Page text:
Being stationary is a weird feeling. Even now, after being stationary for seven months, I still can’t quite get used to it.
I didn’t think returning from long-term travel would be this difficult for me.
Since I’ve been home I have gone through various stages of long-term-travel-decompression.
First, it was that stifling feeling of not being able to breathe. Walking through customs, passport colored with stamps in different languages, alphabets, visa stickers and stamps … handing it over for inspection.
Then, it was the overwhelm. Being in a car, stuck in traffic on a six-lane highway, wrapping around Washington, DC. Getting behind the wheel of a car. Driving.
Even the little things I didn’t think would bother me made my shoulders tense: walking into Target for the first time; wheeling a shopping cart through a super-sized grocery store.
Were stores always this massive? Did people always rush around like that? Have there always been 500 varieties of corn pops?
There were days that would go by where I would do nothing but sit silently with all of this excess energy, unsure of what to do with all of the stimuli surrounding me.
After the overwhelm came frustration.
I had just returned from an experience I could never sufficiently sum up in a conversation over coffee, over a long, drawn out meal.
And yet, for some reason, all I could think about was my journey. How I wanted to tell people, but had not a clue where to even begin.
With the return home also came another frustration: what the hell was I going to do now?
For seven months, I had grown accustomed to not having a routine. To waking up every morning and relishing the fact that this beautiful world was my oyster.
And post-travel? Shit. No job, no belongings, no money … it felt like the future I was searching for just dripped through my fingers.
To fight the sinking, I decided to search out my next adventure. My next high.
Yes, the city I had loathed once upon a time was suddenly my knight in shining armour … the copper of Wynn and Encore twinkling in front of snow-capped mountains, beckoning to give the town one more try.
So, I did.
Because, after frustration comes desperation. Desparation to figure out what the hell to do next. Desperation to get situated. Desperation to get a routine.
Then comes satisfaction.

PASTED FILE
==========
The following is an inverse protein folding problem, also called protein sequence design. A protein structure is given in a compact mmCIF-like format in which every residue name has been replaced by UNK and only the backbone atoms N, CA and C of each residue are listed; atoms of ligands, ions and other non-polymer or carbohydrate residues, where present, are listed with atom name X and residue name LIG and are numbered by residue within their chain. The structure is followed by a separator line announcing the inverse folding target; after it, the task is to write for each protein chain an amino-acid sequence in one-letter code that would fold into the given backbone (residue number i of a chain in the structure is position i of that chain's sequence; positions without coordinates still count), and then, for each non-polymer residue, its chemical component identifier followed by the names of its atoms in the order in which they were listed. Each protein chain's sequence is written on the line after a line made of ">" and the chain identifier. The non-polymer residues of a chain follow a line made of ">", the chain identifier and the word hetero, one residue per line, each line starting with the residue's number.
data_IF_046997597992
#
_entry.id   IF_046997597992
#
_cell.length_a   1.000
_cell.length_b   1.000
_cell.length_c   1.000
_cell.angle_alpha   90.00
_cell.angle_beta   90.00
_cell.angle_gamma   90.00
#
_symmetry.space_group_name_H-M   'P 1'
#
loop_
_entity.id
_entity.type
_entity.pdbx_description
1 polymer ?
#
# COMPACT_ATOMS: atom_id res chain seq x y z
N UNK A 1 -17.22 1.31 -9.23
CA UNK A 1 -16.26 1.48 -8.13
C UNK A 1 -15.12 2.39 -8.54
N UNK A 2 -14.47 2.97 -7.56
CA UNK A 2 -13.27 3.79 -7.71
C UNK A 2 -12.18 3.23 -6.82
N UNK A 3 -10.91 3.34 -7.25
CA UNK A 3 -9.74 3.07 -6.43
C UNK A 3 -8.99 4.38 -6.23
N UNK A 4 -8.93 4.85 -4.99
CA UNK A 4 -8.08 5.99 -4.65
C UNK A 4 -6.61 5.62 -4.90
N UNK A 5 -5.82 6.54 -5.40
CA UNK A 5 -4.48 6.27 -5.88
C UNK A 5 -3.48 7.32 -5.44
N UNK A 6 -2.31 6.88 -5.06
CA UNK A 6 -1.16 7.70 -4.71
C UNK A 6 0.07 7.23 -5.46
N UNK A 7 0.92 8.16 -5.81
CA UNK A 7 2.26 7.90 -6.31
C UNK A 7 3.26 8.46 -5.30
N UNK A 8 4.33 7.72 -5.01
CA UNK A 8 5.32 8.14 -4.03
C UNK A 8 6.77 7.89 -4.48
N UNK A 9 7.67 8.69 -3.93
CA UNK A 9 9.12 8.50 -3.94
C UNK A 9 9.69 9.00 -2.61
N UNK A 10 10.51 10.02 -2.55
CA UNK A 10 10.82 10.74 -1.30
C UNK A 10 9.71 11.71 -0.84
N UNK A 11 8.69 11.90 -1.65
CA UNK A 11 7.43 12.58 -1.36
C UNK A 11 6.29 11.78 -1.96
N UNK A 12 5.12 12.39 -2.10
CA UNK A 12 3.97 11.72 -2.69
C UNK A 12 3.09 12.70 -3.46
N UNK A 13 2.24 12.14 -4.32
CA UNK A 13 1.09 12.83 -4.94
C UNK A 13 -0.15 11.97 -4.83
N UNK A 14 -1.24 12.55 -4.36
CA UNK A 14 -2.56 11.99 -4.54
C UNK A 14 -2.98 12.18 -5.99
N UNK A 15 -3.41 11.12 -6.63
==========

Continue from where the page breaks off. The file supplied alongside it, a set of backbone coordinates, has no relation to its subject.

After I got a job and moved my life, I felt satisfaction. Relief.
I did it.
There I was, waking up in a place where red mountains, blue skies and fat palm trees make everything just a little prettier. I felt great. The pride I felt in my job, the comfort I felt in continuing my story from a fixed address.
Traveling long-term helped put everything into perspective once I got back to Las Vegas.
I didn’t care what parties I got invited to.
I didn’t care what celeb was where.
I didn’t care that my backpacking wardrobe didn’t translate into Las Vegas Cool Wardrobe.
But, I did care that I wasn’t traveling.
And, that’s the problem with long-term travel: it’s like a drug. Once you’ve gone and experienced something like that, you just don’t feel right until you are doing it again.
I needed that high.
I catch myself all of the time.
I’m in the moment, and then suddenly, I am wistfully brought into my old life … recalling moments in time, images I chose to stand out in my internal photo album, friends whose faces I yearned to see.
Lately, as I grow more accustomed to the routine of life I am now living — waking up, making breakfast, driving to work, working, going to the gym, coming home, making dinner, wash, rinse, repeat — I grow hungrier for the what I used to have.
Don’t get me wrong — I am here. I am happy. But, there’s this big chunk of my heart that craves my drug of choice. And all of its glorious paraphernalia.
So, I’ve done what any Travel Junkie would do after returning home from long-term travel: I’ve gone and booked another trip.
No, it isn’t another doozy of an adventure. Its more tame. And certainly shorter.
I’m headed to Thailand and the Elephant Nature Park for two weeks this autumn.
And, I’ve started saving my pennies (hello, advertisers!) so I can put it into my Travel Funds (Virtual) Jar.
I guess I won’t know the long-term effects of returning home from a RTW yet.
Or hopefully ever.